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Research ENTEG

Guest Seminar "Tales of Twisted Tessellations: Partitive Geometry & Its applications to Design & Manufacturing"

When:Tu 16-04-2024 13:30 - 15:00
Where:Energy Academy Europe room 5159.0114


Natural systems, organic or inorganic, embody spatial growth as one of the working principles that is central to the development of complex forms with a wide range of mechanical functions. In this talk, we take inspiration from this tenet and investigate partitive geometry – a new paradigm for geometric modeling for design and manufacturing. Partitive geometry leverages the geometric principles of growth in physical, chemical, and biological systems and offers a new representation for complex 2D and 3D lattices. Starting with an example from the biological world, we will see how spatial growth manifests in animal skin cells and discuss computational schemes to capture this growth for designing a range of geometric structures. We will then develop the idea of partitive geometry in the context of designing topologically interlocking shapes and auxetic structures using spatial symmetries induced by textile weaves. The talk will expose these ideas through specific examples of structural (or architected) materials and path planning algorithms for cooperative manufacturing. Finally, we will look at partitive geometry from the broader perspective of fundamental geometric representations for generative design and manufacturing.

This seminar is organized by Dr A.O. (Anastasiia) Krushynska.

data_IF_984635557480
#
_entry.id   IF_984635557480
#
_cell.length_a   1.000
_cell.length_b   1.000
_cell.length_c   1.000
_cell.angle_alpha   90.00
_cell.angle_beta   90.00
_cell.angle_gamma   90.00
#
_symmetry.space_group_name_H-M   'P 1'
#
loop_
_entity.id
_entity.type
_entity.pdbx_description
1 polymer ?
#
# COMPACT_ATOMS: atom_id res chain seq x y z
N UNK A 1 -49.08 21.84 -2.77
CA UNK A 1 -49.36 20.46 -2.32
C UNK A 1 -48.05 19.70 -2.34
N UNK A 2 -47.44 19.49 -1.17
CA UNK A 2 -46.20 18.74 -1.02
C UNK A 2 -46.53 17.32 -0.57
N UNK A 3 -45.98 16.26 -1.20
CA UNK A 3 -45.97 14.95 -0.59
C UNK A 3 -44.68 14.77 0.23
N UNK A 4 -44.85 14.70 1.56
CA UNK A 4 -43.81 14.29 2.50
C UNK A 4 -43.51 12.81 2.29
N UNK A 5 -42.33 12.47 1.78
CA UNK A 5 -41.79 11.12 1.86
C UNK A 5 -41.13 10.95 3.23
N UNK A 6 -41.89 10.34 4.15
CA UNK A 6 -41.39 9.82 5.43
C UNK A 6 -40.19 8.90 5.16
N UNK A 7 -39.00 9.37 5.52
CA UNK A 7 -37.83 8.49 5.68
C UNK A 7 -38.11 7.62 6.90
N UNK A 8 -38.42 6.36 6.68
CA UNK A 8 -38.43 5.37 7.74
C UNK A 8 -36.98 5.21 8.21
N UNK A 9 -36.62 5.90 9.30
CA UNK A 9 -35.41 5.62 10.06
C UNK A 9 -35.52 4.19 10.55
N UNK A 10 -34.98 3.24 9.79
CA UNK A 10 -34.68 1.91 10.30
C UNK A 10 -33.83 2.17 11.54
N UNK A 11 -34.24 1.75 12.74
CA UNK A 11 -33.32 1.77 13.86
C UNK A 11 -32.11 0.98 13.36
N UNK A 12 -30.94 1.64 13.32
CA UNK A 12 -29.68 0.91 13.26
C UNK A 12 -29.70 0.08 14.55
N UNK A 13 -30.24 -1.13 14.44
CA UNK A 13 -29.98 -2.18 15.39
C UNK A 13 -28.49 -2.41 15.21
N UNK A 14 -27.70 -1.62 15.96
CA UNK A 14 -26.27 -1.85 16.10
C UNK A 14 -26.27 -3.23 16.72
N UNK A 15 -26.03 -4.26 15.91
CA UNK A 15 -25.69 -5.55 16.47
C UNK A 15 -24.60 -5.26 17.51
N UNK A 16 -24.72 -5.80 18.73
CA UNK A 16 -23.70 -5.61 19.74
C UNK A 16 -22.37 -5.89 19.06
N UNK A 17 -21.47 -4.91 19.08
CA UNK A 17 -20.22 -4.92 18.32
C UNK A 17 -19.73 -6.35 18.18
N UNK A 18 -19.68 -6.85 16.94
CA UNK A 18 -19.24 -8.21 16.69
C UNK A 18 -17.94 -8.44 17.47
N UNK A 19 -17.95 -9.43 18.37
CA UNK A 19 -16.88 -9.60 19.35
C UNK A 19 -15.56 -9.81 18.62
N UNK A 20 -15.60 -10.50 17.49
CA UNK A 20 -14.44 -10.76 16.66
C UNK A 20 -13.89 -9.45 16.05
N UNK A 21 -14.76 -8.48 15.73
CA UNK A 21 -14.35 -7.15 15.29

Prof. Vinayak R. Krishnamurthy
Prof. Vinayak R. Krishnamurthy

Vinayak Krishnamurthy is an Associate Professor and Morris E. Foster Faculty Fellow in the J. Mike Walker’66 Department of Mechanical Engineering and an affiliated faculty in the Department of Computer Science at Texas A&M University. He joined Texas A&M in Fall 2016. He earned his Ph.D. in 2015 from the School of Mechanical Engineering at Purdue University. Dr. Krishnamurthy currently directs the Mixed-Initiative Design Lab (MIDL) at Texas A&M University. His research is at the interface of geometric & topological computing, human-computer interaction, and artificial intelligence. He applies the knowledge gained in these areas to various domains such as metamaterial design, extended reality for design, computational fabrication, data-driven design, collaborative design, autonomous systems, surgical training, and engineering education. His dissertation research led to the commercial deployment of zPots, a virtual pottery app using Leap Motion controller in collaboration with zeroUI, a California-based startup. He is the recipient of multiple awards including the NSF CAREER award, ASME CIE Young Engineer Award, two ASME CIE best paper awards, and the Peggy L. and Charles L. Brittan Teaching Award for Outstanding Undergraduate Teaching and the TAMU Association of Former Students College Level Teaching Award.